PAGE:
1Arthroscopic and Reconstructive Orthopedic Unit of the Knee, Head of unit: Dr. Enrico Arnaldi, Humanitas Research Hospital, Rozzano, Milan, Italy.

2ESW Therapy & Research Center, Rehabilitation Department, Head of unit: Dr. Stefano Respizzi, Humanitas Research Hospital, Rozzano, Milan, Italy

Tiss’You flies to London for the 28th Isokinetic Medical Group conference

During the last weeend of April, Wembley Stadium in London will host the 28th international Isokinetic conference dedicated to the prevention, diagnosis, treatment and rehabilitation of sports-related injuries. To fuel the collaboration between the famous sports medical group and our company [LINK = https: //], Tiss’You will be an important sponsor of the event.

During this conference, the football-related medical community aims to interface with global sports to encourage the knowledge share and best practices to improve the health, athletic development and performance of athletes. With the scientific collaboration of ortopeadic surgeons and specialists from Istituto Clinico Humanitas, we will contribute with a workshop dedicated to the prevention and treatment of early osteoarthritis in end-carrer and former athletes; the symposium program and the possibility of booking a place are available below:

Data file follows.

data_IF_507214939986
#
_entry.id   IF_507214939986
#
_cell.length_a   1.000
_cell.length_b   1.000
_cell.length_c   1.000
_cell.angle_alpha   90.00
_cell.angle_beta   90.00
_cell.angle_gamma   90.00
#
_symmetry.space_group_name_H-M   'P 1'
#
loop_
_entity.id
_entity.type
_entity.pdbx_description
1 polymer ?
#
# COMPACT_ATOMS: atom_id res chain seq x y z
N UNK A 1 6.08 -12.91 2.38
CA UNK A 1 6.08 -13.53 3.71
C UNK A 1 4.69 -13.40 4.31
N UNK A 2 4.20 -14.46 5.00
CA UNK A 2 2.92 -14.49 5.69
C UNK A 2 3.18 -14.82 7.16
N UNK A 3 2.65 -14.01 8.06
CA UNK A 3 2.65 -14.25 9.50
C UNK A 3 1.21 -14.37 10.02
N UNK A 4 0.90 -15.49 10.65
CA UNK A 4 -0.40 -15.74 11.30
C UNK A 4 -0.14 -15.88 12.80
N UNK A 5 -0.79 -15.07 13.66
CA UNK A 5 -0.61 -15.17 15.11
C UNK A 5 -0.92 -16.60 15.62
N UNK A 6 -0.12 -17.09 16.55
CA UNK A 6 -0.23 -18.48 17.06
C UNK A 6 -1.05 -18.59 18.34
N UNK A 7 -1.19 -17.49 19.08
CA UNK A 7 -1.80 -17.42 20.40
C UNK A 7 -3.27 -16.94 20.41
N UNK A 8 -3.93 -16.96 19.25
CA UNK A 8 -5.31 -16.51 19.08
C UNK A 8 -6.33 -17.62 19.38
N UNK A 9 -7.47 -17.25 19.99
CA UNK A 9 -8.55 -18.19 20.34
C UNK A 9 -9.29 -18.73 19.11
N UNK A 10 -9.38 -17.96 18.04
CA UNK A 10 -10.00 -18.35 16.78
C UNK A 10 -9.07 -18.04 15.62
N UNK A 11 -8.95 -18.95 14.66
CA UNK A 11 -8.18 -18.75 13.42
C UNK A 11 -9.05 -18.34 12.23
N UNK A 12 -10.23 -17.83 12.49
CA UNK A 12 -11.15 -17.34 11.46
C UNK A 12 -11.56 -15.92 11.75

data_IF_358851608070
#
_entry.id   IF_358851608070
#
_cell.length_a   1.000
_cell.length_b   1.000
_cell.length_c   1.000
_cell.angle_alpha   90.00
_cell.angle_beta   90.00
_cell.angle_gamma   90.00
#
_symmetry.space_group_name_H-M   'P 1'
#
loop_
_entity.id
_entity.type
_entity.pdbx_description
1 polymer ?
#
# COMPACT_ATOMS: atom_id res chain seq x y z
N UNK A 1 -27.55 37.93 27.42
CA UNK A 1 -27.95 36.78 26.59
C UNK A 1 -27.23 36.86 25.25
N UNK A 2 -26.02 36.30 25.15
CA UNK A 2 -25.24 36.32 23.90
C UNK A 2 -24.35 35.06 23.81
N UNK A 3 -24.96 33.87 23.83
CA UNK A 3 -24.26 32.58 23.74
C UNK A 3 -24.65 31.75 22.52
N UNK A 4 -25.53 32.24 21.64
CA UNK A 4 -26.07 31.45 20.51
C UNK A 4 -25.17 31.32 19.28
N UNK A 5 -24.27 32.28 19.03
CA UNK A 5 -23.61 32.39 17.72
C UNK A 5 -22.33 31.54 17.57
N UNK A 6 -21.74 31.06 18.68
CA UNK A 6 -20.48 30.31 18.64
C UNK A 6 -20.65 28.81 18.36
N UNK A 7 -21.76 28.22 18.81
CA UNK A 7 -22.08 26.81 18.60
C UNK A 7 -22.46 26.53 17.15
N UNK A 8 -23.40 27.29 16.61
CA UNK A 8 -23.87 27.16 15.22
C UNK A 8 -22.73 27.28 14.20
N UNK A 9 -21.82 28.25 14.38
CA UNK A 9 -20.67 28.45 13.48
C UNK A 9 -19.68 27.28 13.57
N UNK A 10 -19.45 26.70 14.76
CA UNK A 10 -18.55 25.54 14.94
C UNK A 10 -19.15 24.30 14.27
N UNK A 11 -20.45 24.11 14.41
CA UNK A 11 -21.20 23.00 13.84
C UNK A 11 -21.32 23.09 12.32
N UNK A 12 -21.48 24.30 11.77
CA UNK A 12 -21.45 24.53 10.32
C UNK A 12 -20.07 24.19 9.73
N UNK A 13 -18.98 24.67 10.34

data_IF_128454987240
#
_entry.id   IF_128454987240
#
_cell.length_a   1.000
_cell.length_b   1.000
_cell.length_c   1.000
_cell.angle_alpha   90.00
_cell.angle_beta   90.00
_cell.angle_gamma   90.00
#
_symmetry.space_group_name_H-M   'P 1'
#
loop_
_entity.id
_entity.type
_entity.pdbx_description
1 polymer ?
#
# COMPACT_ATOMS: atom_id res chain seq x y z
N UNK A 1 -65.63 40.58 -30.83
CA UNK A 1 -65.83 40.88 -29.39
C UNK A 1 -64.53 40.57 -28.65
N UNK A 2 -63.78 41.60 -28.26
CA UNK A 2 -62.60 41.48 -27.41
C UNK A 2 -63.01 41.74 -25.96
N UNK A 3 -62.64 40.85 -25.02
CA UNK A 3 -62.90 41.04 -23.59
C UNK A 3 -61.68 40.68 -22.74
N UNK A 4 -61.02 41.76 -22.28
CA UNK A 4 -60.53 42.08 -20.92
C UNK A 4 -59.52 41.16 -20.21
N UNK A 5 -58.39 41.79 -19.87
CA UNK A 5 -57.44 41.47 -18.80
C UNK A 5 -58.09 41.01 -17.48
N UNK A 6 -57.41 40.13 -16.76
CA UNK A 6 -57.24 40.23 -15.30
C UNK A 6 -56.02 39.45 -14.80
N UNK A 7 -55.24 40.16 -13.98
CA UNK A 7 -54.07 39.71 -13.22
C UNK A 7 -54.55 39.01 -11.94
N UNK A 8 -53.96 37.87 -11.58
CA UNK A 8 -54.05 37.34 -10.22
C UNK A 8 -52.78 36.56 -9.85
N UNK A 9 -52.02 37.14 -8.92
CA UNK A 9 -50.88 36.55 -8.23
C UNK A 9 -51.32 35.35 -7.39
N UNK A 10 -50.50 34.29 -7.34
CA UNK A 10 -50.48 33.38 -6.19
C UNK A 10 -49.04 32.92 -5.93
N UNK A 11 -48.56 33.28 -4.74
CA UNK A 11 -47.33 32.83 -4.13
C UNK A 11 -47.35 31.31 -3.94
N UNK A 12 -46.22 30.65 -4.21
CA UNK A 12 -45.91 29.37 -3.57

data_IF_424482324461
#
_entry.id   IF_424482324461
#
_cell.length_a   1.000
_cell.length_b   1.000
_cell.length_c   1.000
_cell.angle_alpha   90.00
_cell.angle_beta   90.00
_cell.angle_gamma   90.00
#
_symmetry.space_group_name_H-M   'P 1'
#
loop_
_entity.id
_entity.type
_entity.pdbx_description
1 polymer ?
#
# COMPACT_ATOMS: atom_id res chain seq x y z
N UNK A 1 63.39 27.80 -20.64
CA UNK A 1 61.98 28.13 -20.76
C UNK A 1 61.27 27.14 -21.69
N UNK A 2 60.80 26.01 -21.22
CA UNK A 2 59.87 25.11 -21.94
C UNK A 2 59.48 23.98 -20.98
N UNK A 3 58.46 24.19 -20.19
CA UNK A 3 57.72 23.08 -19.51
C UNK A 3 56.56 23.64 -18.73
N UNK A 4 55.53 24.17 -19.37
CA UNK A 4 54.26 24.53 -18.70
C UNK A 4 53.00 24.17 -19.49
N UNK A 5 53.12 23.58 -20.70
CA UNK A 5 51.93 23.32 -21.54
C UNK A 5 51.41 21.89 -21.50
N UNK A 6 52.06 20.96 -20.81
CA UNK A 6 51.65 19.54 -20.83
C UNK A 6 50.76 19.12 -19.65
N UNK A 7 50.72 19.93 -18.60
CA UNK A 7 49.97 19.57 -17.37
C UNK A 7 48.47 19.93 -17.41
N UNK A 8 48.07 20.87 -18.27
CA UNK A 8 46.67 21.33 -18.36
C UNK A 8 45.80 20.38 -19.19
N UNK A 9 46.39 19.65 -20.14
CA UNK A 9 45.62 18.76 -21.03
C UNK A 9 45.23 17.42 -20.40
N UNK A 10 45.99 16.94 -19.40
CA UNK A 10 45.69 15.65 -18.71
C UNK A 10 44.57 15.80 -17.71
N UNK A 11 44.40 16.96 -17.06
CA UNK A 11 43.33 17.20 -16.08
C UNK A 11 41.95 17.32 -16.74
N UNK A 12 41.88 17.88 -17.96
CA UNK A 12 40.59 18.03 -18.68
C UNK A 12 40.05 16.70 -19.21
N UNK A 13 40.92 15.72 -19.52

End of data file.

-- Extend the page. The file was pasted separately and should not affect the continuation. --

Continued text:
Tiss’You in Cologne for IDS

The company exhibits its devices in the most important dental medicine meeting.

Tiss’You schedule is quite busy is March with international events: from 12th to 16th March, Tiss’You’s dental technology experts will be in Cologne for the IDS (International Dental Show), the biennial event for dental technology companies that records over 155,000 operators from 157 countries and 2305 companies from 59 countries.

IDS, a meeting occuring every two years, is a top-event for the wide range of exhibited products, welcoming dental professionals from all over the world.